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Fishing Oregon Washington Washington / Oregon

Top Spots for Washington/Oregon Fishing in 2012

by Gary Lewis   |  February 22nd, 2012 1

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You want to be there when the run is at its peak and the fish are biting. This year we did the scouting for you, for the biggest fish and the hottest bites. Here are our picks for your best Northwest fishing trips — three for each month. Get out your calendar, clean out your tackle boxes and put fresh line on the reels — it’s time to go fishing!

JANUARY
Steelhead
Cowlitz River, WA
Early in the year, you can find great steelheading from the mouth up to Blue Creek and beyond.

Side-drifting helps you make a natural presentation of your bait in front of steelhead for a maximum amount of time.

Every angler on the boat should use the same rod, reel, line and weight to keep baits drifting in unison. Use 48 inches of ten-pound leader, knotted to a No. 2 or 4 single red hook. At the hook, use an egg loop knot with yarn or a cork drifter for color.

Your baits should be positioned upstream of the boat. When the strike comes, it will be a gentle tap-tap-tap as the fish takes the bait, or a tap and jerk as the fish grabs the bait and runs.

For a guided trip, call Mike Pallas at Bear’s Fishing (360-740-0583).

FEBRUARY
Steelhead
Olympic Peninsula Rivers, WA
The Sol Duc, Calawah, Hoh, Bogachiel and Queets offer some of Washington’s best steelhead action from late November through April. Fin-clipped steelhead average 6 to 8 pounds and wild fish run a little bigger.

Time the trip to hit the water after two days of rain when the water is “steelhead green” and dropping, with a visibility of 3 to 5 feet.

From a boat, side-drifting is a favorite technique. Bank anglers score with flies, spinners or a jig-and-float.

Check out waterdata.usgs.gov/nwis/rt for current river flows. For a drift boat run, call Jim Mansfield (360-374-9018; www.jim-mansfield.com).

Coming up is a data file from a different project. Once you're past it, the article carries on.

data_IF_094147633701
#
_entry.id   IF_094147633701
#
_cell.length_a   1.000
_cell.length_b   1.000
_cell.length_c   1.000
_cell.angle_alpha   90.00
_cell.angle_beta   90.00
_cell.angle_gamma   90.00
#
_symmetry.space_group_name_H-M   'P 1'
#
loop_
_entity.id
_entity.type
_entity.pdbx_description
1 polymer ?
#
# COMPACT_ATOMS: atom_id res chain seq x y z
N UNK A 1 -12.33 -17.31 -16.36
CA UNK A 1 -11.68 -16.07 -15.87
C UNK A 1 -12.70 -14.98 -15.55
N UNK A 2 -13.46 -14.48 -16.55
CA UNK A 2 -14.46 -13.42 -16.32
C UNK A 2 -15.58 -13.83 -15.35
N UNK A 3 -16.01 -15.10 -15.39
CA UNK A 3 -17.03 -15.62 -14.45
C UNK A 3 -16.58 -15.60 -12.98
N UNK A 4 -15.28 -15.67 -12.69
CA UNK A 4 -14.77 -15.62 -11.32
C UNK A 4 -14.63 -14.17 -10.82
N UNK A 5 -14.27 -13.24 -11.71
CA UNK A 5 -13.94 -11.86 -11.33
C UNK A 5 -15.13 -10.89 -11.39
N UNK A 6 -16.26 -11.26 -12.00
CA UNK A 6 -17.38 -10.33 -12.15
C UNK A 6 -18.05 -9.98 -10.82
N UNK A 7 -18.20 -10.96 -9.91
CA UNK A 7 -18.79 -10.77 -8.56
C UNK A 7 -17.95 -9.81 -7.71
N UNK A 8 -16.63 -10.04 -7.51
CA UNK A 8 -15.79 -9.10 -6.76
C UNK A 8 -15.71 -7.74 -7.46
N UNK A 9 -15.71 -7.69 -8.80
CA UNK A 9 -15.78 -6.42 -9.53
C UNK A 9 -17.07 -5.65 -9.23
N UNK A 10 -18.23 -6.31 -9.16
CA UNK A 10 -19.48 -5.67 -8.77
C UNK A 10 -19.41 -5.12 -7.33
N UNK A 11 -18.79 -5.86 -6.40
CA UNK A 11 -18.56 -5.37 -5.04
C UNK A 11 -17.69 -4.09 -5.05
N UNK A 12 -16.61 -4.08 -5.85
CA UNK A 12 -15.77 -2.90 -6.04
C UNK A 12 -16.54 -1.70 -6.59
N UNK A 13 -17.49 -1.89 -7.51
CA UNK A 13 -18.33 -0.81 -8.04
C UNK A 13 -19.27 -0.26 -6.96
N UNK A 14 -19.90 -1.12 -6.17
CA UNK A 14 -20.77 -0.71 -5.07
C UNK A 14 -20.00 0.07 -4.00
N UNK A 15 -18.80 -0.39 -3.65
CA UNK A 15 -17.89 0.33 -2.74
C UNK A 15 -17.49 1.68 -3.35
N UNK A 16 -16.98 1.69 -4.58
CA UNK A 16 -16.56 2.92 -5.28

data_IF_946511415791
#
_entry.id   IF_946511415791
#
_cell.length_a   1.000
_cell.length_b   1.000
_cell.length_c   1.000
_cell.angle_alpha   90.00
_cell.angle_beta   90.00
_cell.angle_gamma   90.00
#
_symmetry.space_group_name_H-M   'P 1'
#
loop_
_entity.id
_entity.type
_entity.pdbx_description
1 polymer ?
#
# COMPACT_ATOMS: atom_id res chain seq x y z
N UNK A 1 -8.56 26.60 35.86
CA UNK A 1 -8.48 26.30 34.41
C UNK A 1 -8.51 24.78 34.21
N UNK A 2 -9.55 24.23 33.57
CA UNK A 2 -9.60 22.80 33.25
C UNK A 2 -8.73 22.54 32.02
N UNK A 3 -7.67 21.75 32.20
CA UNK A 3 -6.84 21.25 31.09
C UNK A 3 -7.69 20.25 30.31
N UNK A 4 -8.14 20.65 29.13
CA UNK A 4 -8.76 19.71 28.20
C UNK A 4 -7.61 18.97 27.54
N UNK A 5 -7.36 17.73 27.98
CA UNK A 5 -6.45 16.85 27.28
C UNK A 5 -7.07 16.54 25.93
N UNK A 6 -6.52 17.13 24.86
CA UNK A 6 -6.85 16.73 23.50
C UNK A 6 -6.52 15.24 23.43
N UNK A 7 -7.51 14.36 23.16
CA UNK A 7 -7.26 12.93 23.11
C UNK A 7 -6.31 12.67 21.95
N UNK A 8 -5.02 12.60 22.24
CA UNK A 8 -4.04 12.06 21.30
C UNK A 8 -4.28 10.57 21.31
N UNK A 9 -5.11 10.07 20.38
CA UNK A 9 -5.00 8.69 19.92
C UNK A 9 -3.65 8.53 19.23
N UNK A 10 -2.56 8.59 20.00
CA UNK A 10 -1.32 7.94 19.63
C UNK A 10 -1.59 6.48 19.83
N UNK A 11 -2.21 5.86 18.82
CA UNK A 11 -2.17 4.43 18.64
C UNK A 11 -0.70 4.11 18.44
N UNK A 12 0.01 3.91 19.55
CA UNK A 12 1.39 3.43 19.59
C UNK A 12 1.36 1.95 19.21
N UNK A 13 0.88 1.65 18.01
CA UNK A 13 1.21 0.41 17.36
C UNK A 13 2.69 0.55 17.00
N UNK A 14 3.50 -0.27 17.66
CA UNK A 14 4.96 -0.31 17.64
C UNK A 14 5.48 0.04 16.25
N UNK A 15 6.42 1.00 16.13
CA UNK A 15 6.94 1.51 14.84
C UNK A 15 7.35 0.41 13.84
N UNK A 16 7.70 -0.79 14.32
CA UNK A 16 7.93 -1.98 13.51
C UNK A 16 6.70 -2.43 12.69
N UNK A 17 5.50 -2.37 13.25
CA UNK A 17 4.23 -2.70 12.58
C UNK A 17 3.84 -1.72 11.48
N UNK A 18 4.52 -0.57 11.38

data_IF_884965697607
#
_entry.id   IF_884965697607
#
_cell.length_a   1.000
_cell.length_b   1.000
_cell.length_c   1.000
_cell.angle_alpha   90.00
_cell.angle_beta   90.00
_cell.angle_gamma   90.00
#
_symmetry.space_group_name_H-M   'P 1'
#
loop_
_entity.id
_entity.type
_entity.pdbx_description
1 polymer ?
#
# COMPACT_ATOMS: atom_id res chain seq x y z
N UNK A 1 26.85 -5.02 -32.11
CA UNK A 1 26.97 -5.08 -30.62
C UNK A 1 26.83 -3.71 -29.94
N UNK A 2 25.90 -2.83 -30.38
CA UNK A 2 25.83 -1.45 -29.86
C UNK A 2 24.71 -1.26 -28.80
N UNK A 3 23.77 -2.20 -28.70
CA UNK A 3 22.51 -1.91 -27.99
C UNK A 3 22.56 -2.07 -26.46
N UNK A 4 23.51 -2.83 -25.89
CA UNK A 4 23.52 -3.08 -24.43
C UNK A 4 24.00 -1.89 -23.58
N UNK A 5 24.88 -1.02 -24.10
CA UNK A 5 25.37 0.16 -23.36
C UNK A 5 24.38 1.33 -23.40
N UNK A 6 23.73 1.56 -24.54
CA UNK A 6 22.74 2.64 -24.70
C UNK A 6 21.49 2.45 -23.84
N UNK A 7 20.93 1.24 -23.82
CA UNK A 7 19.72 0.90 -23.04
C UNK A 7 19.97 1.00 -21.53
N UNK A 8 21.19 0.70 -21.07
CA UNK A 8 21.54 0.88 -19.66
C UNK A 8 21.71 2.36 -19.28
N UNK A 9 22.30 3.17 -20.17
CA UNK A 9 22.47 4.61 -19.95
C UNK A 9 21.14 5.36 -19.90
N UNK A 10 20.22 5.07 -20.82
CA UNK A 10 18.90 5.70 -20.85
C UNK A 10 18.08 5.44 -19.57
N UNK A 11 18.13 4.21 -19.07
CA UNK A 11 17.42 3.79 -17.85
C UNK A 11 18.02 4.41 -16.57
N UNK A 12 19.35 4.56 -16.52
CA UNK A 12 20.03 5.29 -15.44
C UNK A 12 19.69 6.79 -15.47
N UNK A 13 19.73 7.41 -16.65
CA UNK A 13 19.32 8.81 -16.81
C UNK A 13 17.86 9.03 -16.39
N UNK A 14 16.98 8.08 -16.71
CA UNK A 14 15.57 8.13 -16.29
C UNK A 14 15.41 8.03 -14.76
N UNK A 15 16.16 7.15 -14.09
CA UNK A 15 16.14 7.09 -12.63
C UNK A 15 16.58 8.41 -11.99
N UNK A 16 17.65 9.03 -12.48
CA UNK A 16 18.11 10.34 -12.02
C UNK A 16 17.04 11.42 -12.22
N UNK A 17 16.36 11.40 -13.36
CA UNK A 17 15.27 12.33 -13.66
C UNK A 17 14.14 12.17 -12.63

MARCH
Steelhead
Clackamas River, OR
Just minutes from Portland, the Clack is one of Oregon’s most productive streams and the winter run is the main event.

By March, fish are spread throughout the river up to Estacada. One of the most popular floats is Barton to Carver. A jighead tipped with a pink plastic worm is a favorite bait.

Tie a leadhead jig to 2 feet of leader with a float positioned above the swivel. Slide a bubblegum-pink plastic worm on the hook. Adjust the float so the worm runs at the level of the fish. Set the jig to run 18 inches off the bottom. Cast across and upstream, keep your rod high, and let the current take the lure through the run.

For stream flows and local information, stop in at Fisherman’s Marine in Oregon City. For a guided trip, call Rob Crandall (503-704-6449).

APRIL
Spring Chinook
Willamette River, OR
The action in April takes place in 10 miles of river below the falls at Oregon City. “It’s never about whether the fish are there or not. It is all temperature,” guide Lance Fisher said. The peak hits between April and early June. Fisher likes it best when the water temperature runs under 56 degrees.

As to bait, Fisher recommends using prawns when the water is lower and herring in higher water. Some of the best water is in the Oregon City area, at Sellwood, near the Port area and at the head of the Multnomah Channel. Use a depthfinder and look for shelves and depressions where salmon can rest on the way upstream.

For water conditions, check in with Fisherman’s Marine Supply in Oregon City. For a guided trip, check out www.lancefisherfishing.com or www.oregonrivertrails.com.

Check out page two for top Washington/Oregon fishing options for May, June, July and August

  • Hilfy

    When did Oregon become Washington and what about Eastern Washington

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